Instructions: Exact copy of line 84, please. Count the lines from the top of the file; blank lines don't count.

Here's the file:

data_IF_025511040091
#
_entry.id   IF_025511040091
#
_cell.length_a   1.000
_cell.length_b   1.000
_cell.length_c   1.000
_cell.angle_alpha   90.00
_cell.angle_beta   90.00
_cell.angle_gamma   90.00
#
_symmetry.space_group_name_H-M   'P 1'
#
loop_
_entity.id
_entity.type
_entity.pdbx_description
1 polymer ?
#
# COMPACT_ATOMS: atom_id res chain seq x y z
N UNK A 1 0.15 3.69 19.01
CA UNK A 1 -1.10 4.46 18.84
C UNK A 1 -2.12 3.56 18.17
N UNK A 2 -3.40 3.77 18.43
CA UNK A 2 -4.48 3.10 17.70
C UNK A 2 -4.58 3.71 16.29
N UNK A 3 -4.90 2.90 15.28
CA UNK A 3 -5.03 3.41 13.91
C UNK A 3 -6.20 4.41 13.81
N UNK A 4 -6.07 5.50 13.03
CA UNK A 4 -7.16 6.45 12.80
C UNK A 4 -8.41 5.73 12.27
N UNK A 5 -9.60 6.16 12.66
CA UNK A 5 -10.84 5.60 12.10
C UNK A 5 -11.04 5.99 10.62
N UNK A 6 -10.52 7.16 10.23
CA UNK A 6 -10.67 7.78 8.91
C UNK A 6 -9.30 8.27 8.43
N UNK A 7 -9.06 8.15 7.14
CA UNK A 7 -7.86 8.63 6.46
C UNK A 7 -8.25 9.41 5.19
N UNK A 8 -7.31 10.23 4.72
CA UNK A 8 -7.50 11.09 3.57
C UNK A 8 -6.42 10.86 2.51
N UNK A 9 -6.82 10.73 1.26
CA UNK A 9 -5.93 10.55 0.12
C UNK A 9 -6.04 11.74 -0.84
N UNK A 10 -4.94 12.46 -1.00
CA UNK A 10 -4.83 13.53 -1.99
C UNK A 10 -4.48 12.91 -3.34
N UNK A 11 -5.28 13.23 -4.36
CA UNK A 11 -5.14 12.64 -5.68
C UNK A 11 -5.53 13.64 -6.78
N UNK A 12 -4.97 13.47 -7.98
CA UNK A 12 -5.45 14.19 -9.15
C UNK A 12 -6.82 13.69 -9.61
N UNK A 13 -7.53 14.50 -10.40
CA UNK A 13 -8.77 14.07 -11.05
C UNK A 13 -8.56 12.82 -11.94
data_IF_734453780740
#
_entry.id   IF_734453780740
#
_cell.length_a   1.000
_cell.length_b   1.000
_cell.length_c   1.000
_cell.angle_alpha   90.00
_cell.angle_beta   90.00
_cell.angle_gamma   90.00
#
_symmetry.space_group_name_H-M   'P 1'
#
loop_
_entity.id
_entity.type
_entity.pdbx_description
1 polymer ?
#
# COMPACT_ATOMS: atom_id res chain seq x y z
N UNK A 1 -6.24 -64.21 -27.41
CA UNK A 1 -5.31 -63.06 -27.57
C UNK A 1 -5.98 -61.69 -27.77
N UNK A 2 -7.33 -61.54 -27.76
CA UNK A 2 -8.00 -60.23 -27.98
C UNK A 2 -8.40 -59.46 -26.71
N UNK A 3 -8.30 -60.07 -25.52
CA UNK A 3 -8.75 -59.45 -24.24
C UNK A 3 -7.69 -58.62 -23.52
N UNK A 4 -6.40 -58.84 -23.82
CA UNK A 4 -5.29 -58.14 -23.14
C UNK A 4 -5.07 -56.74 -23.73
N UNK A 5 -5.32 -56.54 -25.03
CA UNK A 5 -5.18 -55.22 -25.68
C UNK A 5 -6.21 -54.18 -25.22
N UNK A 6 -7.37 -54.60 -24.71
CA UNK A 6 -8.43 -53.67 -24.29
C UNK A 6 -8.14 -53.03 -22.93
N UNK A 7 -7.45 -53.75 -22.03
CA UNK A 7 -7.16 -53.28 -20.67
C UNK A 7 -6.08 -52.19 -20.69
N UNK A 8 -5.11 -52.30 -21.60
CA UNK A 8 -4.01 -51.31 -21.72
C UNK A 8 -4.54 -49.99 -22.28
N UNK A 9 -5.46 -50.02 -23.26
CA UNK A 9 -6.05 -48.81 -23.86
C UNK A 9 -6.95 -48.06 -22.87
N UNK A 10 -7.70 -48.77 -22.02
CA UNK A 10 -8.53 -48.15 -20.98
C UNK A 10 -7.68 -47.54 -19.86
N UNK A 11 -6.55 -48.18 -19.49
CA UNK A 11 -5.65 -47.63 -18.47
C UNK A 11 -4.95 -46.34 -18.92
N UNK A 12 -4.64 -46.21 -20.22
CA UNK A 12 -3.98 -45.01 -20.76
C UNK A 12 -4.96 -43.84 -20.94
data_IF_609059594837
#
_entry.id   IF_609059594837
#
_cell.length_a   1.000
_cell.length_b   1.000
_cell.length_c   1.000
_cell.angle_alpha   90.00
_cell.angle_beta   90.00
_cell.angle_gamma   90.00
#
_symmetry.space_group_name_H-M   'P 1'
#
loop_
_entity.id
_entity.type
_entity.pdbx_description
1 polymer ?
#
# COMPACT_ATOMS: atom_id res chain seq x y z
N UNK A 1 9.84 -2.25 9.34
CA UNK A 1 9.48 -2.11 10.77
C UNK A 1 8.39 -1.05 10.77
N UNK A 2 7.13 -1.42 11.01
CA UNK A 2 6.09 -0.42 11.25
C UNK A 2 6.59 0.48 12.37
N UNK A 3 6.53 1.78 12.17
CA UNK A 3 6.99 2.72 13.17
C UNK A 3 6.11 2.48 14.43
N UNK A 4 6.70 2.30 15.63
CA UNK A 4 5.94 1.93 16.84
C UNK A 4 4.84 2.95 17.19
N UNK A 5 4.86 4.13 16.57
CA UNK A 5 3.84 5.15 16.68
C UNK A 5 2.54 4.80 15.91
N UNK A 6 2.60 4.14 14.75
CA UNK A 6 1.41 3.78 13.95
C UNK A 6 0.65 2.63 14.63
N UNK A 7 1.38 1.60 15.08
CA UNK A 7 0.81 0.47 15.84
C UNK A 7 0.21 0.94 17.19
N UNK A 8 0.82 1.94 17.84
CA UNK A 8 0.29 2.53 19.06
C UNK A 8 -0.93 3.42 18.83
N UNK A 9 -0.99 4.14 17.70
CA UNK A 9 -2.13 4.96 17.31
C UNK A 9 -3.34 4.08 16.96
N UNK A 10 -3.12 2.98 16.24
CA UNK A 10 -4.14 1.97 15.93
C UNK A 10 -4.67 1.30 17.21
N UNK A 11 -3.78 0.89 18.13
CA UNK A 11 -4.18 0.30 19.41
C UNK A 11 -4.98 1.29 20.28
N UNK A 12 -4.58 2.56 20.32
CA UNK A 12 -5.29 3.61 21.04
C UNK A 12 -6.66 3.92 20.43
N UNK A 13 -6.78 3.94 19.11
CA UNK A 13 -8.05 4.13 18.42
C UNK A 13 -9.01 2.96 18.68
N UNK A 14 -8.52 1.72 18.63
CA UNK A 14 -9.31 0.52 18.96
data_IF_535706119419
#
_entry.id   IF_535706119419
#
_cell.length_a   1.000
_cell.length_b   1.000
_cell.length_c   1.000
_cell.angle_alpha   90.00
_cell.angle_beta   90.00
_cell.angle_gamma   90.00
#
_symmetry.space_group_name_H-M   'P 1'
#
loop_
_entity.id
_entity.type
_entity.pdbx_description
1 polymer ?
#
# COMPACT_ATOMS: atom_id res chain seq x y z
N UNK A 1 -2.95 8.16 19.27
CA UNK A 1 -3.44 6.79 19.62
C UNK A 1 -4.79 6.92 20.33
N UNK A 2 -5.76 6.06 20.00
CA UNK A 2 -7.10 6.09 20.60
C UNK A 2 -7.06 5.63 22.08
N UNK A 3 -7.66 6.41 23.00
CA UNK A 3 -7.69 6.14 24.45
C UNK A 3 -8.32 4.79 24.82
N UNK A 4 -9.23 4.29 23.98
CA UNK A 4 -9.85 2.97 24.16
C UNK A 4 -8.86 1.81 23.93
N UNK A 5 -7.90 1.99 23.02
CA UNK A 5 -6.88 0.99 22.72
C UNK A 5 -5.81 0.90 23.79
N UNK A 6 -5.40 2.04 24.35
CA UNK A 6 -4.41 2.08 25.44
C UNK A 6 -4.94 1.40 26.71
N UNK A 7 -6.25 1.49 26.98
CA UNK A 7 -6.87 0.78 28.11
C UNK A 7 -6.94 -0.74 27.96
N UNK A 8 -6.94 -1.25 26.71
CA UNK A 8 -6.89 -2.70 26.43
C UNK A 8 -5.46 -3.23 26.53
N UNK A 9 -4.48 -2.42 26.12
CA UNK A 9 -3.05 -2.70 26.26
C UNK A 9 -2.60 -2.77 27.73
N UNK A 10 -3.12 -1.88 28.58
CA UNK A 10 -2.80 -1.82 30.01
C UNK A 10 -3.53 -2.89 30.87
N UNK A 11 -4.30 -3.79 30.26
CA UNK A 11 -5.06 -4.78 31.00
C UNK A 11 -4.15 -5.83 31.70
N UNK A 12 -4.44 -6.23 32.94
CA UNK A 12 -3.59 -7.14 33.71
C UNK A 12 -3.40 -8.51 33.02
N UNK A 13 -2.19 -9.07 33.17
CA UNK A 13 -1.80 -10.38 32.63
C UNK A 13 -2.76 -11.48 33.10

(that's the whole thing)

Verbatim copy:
CA UNK A 2 -8.00 -60.23 -27.98